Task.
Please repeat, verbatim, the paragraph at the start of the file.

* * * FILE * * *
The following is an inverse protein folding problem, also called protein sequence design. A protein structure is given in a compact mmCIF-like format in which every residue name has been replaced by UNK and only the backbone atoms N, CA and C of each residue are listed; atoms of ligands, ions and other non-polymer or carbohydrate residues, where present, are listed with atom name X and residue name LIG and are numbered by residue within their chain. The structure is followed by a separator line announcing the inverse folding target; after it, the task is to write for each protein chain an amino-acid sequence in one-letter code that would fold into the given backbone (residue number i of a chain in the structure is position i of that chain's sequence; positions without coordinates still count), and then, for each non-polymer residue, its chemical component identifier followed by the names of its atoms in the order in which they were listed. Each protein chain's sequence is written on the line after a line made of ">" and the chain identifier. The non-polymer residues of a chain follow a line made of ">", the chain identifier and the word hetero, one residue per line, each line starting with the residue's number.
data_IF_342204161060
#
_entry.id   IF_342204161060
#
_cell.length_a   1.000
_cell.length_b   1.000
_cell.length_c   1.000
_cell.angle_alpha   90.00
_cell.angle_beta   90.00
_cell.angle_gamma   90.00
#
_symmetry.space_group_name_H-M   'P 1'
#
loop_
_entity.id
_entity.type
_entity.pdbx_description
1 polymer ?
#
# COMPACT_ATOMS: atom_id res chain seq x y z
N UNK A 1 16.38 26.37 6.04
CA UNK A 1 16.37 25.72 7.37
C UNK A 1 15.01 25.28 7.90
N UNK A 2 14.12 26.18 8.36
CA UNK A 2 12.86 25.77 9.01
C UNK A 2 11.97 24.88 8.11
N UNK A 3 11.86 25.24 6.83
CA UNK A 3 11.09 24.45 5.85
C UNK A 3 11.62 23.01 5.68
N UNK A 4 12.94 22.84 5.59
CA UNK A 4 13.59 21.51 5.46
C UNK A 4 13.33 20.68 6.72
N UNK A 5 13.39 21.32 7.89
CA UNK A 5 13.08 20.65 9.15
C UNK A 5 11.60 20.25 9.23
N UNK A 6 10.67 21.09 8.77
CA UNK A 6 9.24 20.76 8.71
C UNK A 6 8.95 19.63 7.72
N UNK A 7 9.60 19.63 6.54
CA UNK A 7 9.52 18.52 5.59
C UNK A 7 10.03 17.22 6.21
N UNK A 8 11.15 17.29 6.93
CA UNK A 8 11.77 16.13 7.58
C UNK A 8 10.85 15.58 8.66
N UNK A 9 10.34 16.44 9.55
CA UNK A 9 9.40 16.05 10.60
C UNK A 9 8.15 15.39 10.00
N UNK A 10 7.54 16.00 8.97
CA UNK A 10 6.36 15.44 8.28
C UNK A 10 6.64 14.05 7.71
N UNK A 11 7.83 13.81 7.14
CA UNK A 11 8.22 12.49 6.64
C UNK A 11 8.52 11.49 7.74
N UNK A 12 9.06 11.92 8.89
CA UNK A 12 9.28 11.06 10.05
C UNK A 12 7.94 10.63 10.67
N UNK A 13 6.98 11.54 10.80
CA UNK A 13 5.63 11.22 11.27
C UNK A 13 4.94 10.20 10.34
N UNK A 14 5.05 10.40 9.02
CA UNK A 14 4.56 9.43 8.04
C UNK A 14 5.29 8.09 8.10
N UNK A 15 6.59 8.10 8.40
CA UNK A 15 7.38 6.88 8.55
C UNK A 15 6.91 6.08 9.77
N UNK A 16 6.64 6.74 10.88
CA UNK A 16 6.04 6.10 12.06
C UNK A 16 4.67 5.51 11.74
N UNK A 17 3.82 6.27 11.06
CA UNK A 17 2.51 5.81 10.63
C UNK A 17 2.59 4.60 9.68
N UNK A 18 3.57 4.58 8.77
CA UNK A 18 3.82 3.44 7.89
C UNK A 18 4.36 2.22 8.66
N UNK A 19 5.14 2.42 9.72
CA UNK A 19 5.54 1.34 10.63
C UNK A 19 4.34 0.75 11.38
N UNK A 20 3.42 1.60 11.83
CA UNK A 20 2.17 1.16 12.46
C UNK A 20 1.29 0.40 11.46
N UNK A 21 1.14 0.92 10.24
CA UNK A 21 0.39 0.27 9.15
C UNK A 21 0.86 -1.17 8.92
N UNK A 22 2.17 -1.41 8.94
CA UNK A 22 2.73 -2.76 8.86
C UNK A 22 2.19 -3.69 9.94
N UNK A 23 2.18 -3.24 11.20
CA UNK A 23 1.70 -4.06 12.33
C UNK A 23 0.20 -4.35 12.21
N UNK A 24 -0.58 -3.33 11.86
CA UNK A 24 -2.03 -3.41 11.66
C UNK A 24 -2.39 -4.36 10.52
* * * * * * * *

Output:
The following is an inverse protein folding problem, also called protein sequence design. A protein structure is given in a compact mmCIF-like format in which every residue name has been replaced by UNK and only the backbone atoms N, CA and C of each residue are listed; atoms of ligands, ions and other non-polymer or carbohydrate residues, where present, are listed with atom name X and residue name LIG and are numbered by residue within their chain. The structure is followed by a separator line announcing the inverse folding target; after it, the task is to write for each protein chain an amino-acid sequence in one-letter code that would fold into the given backbone (residue number i of a chain in the structure is position i of that chain's sequence; positions without coordinates still count), and then, for each non-polymer residue, its chemical component identifier followed by the names of its atoms in the order in which they were listed. Each protein chain's sequence is written on the line after a line made of ">" and the chain identifier. The non-polymer residues of a chain follow a line made of ">", the chain identifier and the word hetero, one residue per line, each line starting with the residue's number.